Suresh Biswas - A Forgotten Hero from Indian Circus

There were turns in the nineteenth century that were quite fluid than our present times. Despairing in the British colonies, stagnant in the public sphere, which was slowly being monopolised by the British, the native sought ways to improve his ways of making it in the outside world. He used both his indigenous acumen and new skills acquired in British educational institutions to excel in ways, which would have been impossible in his own land.

Within these worlds of possibilities, there emerged a Bengali man called Suresh Biswas. He was born into a wealthy family of landlords in the suburbs of Calcutta in Bengal presidency. His future career choices as a Circus wrestler, ringmaster and the zookeeper of the royal family of Brazil and finally dying on the side of the democrats in the civil war, had lasting impressions on the Bengali imagination.

Born into a wealthy family in Bengal in the 1860s, Suresh was sent to Calcutta (the then capital of British India) to study with the Jesuit missionaries for an opportunity to familiarise himself with the new ways of the British raj, where learning English was becoming a sure way to middle-class success. He learnt acrobatics and gymnastics under them instead. At the age of 14, he hid himself in a boat going to England from Calcutta and managed to reach London. He earned his living in London by working in the docks. Little did he know that this life was about to take a sharp turn. Like most circus stories about beginners who did not belong to any circus family, his initiation into the circus arena was also that of chance, courage and coincidence. On a visit to the county of Kent, Suresh came in contact with a travelling circus troupe in the public room of a village inn. When Suresh entered into a conversation with the circus people at the inn, he realised ‘so much so that if Suresh’s own life had not been altogether free from adventures, theirs were full of romantic incidents, hairbreadth escapes, uncomfortable situations etc’ (Upendrakrishna1900:147).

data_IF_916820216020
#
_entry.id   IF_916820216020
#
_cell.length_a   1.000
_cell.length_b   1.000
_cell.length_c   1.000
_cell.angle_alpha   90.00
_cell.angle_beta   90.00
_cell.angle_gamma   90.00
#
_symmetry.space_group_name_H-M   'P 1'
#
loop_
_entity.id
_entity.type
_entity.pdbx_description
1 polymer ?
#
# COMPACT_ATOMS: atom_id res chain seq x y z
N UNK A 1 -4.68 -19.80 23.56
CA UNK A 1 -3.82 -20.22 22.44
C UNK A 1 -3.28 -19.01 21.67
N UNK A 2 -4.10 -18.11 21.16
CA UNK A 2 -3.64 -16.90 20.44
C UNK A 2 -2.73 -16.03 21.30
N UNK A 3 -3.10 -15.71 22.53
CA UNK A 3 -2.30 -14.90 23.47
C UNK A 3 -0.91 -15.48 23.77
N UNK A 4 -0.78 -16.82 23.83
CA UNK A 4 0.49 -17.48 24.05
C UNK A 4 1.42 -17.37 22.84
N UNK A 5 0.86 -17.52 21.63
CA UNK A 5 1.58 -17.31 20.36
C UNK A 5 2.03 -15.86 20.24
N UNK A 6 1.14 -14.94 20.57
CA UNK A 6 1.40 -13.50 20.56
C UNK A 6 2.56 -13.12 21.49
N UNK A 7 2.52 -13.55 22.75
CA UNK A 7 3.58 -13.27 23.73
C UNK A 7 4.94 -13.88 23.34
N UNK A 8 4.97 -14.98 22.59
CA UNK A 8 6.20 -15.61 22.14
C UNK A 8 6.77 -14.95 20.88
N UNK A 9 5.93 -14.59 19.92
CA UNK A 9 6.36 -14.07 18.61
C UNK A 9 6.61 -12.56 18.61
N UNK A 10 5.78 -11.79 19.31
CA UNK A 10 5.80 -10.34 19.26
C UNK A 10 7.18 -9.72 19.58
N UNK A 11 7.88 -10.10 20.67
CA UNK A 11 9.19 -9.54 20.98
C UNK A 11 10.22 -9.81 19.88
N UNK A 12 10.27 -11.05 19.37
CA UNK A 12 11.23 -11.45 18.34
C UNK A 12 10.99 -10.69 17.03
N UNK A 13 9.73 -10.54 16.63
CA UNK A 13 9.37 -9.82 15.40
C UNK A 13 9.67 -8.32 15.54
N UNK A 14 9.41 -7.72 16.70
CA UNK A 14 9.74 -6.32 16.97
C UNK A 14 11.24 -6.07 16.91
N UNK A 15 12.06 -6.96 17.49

What happened was that the next morning, the first thing he did after his morning meal was to arrive at the circus tent and seek out the manager. When Suresh offered his services as a gymnast and a weight lifter, the manager gave a sly smile and thought that there was no way this slim figured individual could perform feats of strength. Undaunted by the manager’s response, he asked for a trial. This trial would mark him for the rest of his life. The manager summoned the best wrestler in his troupe and a space was cleared for Suresh and the wrestler to compete. The wrestler from the troupe ‘soon found that he was no match for the cool nimbleness of the Indian. In a few rounds Suresh’s superior skill was manifest both to the manager and the members of the troupe who happened to be present’ (Upendrakrishna1900:137). Thus began the circus career of Suresh Biswas, and he was soon to travel to far off lands after satisfying the audiences all around England.

The Era in 1881, London reports:among the beasts are three lions, which leap and perform other acts at the bidding of their keeper, Suresh Biswas, who enters their cage. This exhibition, which takes place frequently, attracts great attention, and this daring young Hindoo master of the king of beasts is loudly applauded for his display of temerity’.

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